‘Manborg’ Shows You Don’t Need Money to Make a Masterpiece

Welcome to The Prime Sublime, a weekly column dedicated to the underseen and underloved films buried beneath page after page of far more popular fare on Amazon’s Prime Video collection. We’re not just cherry-picking obscure titles, though, as these are movies that we find beautiful in their own, often unique ways. You might even say we think they’re sublime…

“Sublime /səˈblīm/: of such excellence, grandeur, or beauty as to inspire great admiration or awe”

The Astron-6 collective might not be mainstream, but the independent Canadian studio is still a force to be reckoned with. Founded in 2007 by Adam Brooks, Jeremy Gillespie, Matt Kennedy, Conor Sweeney, and Steven Kostanski — who write, direct, produce, and star in their own movies — the studio has released three features and a slew of shorts, all of which hilariously pay homage to the exploitation movies and genre fare they grew up loving.

However, unlike many movies that poke fun at B movie traditions, Astron-6’s films boast nothing but sheer affection for their myriad of wacky influences. You can tell that all of the filmmakers involved grew up on a steady diet of low-budget action, horror, sci-fi, and weird movies, as their nerdy passion is tangible for each of these genres in every frame of their own films. As such, their movies tend to attract like-minded fans.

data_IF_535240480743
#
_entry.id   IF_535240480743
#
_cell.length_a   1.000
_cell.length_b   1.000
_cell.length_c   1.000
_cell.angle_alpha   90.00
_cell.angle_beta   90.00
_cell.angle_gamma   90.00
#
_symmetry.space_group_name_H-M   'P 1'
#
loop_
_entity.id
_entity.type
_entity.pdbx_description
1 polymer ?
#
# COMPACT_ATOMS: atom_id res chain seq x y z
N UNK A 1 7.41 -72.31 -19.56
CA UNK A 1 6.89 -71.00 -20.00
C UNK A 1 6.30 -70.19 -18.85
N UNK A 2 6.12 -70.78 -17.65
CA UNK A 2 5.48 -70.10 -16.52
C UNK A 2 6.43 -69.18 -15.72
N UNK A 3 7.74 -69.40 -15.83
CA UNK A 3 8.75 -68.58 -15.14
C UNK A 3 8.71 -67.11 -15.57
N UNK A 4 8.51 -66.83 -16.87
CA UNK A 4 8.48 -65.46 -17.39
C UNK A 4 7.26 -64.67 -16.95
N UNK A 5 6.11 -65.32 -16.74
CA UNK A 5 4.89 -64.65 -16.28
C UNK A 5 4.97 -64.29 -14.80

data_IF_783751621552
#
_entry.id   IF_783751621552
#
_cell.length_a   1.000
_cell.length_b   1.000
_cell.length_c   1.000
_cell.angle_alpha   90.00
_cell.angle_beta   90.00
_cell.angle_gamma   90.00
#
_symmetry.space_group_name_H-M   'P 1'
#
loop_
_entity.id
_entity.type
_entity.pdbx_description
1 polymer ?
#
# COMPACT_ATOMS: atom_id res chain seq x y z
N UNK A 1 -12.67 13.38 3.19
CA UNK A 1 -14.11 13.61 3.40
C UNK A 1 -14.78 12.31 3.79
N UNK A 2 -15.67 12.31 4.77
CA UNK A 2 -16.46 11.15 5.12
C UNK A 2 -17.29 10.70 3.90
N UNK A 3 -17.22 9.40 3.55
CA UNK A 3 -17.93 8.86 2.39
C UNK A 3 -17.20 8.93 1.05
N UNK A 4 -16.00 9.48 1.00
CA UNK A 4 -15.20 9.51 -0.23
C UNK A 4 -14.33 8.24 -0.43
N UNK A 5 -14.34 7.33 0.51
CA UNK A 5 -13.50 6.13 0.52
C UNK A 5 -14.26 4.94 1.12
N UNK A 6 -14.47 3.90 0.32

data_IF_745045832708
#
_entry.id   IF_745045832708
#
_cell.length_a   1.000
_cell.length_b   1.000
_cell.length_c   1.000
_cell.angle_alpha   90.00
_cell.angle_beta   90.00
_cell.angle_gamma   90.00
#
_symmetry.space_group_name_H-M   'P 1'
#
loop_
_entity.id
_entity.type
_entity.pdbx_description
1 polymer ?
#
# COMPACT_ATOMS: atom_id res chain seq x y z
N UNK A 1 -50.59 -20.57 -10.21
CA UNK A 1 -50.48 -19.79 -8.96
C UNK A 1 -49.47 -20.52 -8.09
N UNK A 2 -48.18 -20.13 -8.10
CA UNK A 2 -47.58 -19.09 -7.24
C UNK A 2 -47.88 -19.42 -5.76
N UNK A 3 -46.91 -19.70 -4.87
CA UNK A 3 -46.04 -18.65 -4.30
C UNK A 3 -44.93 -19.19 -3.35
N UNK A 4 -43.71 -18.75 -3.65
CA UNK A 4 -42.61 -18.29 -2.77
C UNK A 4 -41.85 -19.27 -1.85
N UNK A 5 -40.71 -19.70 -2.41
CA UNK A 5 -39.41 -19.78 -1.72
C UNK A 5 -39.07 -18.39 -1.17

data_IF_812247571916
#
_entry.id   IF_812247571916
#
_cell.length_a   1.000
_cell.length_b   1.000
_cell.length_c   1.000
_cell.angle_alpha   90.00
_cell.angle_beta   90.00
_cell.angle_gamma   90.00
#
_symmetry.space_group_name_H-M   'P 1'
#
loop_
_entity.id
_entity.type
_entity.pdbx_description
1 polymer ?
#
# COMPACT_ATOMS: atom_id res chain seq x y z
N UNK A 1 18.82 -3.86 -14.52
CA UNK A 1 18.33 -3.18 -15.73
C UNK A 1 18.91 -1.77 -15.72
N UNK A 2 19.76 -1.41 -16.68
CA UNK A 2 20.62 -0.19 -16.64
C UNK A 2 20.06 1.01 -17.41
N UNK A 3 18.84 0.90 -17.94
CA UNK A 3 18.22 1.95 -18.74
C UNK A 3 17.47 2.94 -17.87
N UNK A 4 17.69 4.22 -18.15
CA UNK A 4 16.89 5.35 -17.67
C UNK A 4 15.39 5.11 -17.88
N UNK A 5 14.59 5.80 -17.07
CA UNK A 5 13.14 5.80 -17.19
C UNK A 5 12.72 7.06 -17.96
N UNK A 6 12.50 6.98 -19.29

But what’s even more impressive is the fact that all of their movies were produced for next to nothing. We’re talking a few thousand bucks and not a penny more. Yet, despite their lack of budgets, each film is ambitious, impressive, and charmingly demented. While I highly recommend checking out Father’s Day, The Editor, and their shorts as well, this piece will focus on Manborg, which is the funniest and most inventive of the bunch, in my humble opinion.

What’s it about?

Set in a post-apocalyptic future where the tyrannical vampire Count Draculon (Brooks) and the forces of Hell rule over the earth with an iron fist, the film follows the titular half-man/half-cyborg soldier (Kennedy), who must team up with a band of rebel fighters to defeat an army of Nazi demons, robots, and other creatures. As Gizmodo rightfully notes, this world is like a fusion of Satan and Skynet.

Manborg’s allies also happen to be action movie caricatures. They include English voice-dubbed kung-fu fighter (Ludwig Lee), a tough no-nonsense Australian (Sweeney), and a badass chick who knows how to use a knife (Meredith Sweeney). The blade-wielding beauty also catches the affections of The Baron (Gillespie), a Nazi demon who’s pretty romantic in his own bizarre way.

What ensues is an action-packed adventure through a world that’s reminiscent of SEGA video games and VHS genre movies. Think Streets of Rage mixed with a RoboCop knockoff and some Hellraiser thrown in for good measure. Manborg is a smorgasbord of influences that works spectacularly, and if you’re a fan of any of these things and like to laugh, you’ll have a lot of fun with this movie.

Why it’s sublime